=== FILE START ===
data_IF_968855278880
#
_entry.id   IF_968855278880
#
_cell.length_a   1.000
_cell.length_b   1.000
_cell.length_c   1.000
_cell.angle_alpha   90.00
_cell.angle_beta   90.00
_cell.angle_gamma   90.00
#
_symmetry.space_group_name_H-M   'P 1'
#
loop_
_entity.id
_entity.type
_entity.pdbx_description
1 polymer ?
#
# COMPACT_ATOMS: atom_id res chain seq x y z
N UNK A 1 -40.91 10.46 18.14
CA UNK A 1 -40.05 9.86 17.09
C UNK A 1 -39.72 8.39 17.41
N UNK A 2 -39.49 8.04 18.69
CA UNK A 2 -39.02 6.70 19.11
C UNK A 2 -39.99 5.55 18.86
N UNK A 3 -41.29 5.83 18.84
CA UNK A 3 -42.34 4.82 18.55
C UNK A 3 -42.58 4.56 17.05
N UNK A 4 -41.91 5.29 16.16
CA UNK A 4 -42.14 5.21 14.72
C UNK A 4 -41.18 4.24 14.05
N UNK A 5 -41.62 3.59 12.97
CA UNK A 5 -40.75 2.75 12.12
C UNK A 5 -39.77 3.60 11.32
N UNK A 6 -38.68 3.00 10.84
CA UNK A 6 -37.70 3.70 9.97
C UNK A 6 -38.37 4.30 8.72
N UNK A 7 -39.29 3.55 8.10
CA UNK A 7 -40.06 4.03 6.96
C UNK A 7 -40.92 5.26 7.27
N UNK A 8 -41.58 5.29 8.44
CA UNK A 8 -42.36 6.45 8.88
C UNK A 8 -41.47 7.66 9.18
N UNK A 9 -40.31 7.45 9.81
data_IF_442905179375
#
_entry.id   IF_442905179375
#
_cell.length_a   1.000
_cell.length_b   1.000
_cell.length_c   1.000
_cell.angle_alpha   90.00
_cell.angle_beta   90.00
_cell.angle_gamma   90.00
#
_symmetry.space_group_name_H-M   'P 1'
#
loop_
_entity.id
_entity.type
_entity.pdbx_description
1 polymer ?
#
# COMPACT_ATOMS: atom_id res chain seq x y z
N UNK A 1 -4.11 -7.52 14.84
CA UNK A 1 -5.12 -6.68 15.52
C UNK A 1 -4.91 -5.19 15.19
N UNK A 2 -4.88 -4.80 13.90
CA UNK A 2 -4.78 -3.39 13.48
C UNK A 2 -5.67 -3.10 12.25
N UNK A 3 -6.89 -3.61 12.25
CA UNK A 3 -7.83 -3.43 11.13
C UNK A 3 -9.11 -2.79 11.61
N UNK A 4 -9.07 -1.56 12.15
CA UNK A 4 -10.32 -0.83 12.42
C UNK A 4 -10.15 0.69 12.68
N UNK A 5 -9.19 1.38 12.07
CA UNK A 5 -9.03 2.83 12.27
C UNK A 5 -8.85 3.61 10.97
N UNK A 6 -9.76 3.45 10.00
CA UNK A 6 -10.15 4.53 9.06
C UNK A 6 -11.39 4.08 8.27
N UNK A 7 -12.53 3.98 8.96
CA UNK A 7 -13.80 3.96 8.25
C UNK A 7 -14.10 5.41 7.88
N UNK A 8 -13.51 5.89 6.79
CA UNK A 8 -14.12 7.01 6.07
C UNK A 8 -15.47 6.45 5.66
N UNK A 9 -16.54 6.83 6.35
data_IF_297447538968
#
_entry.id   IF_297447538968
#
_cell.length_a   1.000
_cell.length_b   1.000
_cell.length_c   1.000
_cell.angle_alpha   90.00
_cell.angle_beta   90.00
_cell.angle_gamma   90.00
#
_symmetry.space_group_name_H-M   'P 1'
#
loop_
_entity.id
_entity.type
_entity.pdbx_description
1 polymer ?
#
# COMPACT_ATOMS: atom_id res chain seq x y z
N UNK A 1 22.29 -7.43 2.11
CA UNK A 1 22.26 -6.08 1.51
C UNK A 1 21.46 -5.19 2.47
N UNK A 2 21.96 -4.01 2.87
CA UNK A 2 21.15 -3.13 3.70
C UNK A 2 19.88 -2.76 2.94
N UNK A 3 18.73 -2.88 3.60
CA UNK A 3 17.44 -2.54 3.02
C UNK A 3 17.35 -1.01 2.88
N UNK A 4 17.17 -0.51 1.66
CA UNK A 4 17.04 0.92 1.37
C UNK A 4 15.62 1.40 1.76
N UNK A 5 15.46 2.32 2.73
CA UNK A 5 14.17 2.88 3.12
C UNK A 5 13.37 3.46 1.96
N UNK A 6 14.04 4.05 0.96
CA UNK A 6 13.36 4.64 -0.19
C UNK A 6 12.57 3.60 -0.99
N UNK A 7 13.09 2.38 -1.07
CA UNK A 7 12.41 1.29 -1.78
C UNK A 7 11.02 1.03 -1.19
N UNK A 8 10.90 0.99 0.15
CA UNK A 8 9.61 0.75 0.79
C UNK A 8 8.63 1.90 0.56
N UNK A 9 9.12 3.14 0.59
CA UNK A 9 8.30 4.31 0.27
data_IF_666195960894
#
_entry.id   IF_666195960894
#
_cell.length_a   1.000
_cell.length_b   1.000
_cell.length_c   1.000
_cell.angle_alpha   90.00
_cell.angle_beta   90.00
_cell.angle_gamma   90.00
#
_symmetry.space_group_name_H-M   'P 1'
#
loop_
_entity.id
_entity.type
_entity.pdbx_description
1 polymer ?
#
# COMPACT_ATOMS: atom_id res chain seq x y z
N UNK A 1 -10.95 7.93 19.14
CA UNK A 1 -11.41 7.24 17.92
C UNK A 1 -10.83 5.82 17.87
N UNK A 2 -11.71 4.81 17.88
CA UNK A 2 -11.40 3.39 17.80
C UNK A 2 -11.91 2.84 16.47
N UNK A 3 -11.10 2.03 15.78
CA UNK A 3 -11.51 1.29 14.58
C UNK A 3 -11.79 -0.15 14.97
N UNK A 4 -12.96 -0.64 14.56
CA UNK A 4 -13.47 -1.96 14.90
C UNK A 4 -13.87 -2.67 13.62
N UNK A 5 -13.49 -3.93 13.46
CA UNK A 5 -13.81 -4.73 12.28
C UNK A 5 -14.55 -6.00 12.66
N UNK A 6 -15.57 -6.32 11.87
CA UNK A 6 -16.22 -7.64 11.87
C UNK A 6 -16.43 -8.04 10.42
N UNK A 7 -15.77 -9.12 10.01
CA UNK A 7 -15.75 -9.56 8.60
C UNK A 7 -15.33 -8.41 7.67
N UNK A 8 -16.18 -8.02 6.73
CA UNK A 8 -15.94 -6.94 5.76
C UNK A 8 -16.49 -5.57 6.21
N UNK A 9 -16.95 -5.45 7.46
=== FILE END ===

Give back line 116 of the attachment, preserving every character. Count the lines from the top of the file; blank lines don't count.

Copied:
C UNK A 2 19.88 -2.76 2.94